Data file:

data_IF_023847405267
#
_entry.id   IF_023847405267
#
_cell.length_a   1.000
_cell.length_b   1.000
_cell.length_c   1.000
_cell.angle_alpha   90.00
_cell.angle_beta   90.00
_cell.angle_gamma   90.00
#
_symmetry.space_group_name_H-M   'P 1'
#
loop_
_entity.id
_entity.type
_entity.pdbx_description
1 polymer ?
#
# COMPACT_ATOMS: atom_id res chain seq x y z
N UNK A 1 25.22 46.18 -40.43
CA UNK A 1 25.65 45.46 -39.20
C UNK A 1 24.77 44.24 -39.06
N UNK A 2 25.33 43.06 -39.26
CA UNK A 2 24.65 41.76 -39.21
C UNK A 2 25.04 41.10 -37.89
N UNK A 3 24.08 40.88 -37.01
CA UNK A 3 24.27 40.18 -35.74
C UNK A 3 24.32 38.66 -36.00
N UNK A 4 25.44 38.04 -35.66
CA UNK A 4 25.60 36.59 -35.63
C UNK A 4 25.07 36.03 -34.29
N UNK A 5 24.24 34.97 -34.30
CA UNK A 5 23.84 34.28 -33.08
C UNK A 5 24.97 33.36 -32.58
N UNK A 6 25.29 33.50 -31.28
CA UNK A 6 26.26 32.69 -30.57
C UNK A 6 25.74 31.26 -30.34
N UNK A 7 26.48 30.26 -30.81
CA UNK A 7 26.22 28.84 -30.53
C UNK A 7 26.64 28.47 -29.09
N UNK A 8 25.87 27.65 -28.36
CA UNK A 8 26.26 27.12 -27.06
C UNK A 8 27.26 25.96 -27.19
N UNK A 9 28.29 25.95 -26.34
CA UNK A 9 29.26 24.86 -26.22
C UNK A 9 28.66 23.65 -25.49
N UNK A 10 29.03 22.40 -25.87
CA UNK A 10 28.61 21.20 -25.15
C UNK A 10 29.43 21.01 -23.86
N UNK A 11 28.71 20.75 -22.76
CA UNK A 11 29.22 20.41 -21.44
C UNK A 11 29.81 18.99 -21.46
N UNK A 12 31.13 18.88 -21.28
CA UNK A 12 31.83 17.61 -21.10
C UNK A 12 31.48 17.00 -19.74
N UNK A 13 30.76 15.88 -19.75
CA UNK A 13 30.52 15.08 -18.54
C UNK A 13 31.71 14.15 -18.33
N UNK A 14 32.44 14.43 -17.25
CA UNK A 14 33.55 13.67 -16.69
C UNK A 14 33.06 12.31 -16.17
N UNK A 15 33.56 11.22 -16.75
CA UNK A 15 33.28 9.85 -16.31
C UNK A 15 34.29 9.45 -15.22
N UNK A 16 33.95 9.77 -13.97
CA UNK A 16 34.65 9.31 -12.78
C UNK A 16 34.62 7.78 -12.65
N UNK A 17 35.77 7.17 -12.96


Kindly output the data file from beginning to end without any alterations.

data_IF_023847405267
#
_entry.id   IF_023847405267
#
_cell.length_a   1.000
_cell.length_b   1.000
_cell.length_c   1.000
_cell.angle_alpha   90.00
_cell.angle_beta   90.00
_cell.angle_gamma   90.00
#
_symmetry.space_group_name_H-M   'P 1'
#
loop_
_entity.id
_entity.type
_entity.pdbx_description
1 polymer ?
#
# COMPACT_ATOMS: atom_id res chain seq x y z
N UNK A 1 25.22 46.18 -40.43
CA UNK A 1 25.65 45.46 -39.20
C UNK A 1 24.77 44.24 -39.06
N UNK A 2 25.33 43.06 -39.26
CA UNK A 2 24.65 41.76 -39.21
C UNK A 2 25.04 41.10 -37.89
N UNK A 3 24.08 40.88 -37.01
CA UNK A 3 24.27 40.18 -35.74
C UNK A 3 24.32 38.66 -36.00
N UNK A 4 25.44 38.04 -35.66
CA UNK A 4 25.60 36.59 -35.63
C UNK A 4 25.07 36.03 -34.29
N UNK A 5 24.24 34.97 -34.30
CA UNK A 5 23.84 34.28 -33.08
C UNK A 5 24.97 33.36 -32.58
N UNK A 6 25.29 33.50 -31.28
CA UNK A 6 26.26 32.69 -30.57
C UNK A 6 25.74 31.26 -30.34
N UNK A 7 26.48 30.26 -30.81
CA UNK A 7 26.22 28.84 -30.53
C UNK A 7 26.64 28.47 -29.09
N UNK A 8 25.87 27.65 -28.36
CA UNK A 8 26.26 27.12 -27.06
C UNK A 8 27.26 25.96 -27.19
N UNK A 9 28.29 25.95 -26.34
CA UNK A 9 29.26 24.86 -26.22
C UNK A 9 28.66 23.65 -25.49
N UNK A 10 29.03 22.40 -25.87
CA UNK A 10 28.61 21.20 -25.15
C UNK A 10 29.43 21.01 -23.86
N UNK A 11 28.71 20.75 -22.76
CA UNK A 11 29.22 20.41 -21.44
C UNK A 11 29.81 18.99 -21.46
N UNK A 12 31.13 18.88 -21.28
CA UNK A 12 31.83 17.61 -21.10
C UNK A 12 31.48 17.00 -19.74
N UNK A 13 30.76 15.88 -19.75
CA UNK A 13 30.52 15.08 -18.54
C UNK A 13 31.71 14.15 -18.33
N UNK A 14 32.44 14.43 -17.25
CA UNK A 14 33.55 13.67 -16.69
C UNK A 14 33.06 12.31 -16.17
N UNK A 15 33.56 11.22 -16.75
CA UNK A 15 33.28 9.85 -16.31
C UNK A 15 34.29 9.45 -15.22
N UNK A 16 33.95 9.77 -13.97
CA UNK A 16 34.65 9.31 -12.78
C UNK A 16 34.62 7.78 -12.65
N UNK A 17 35.77 7.17 -12.96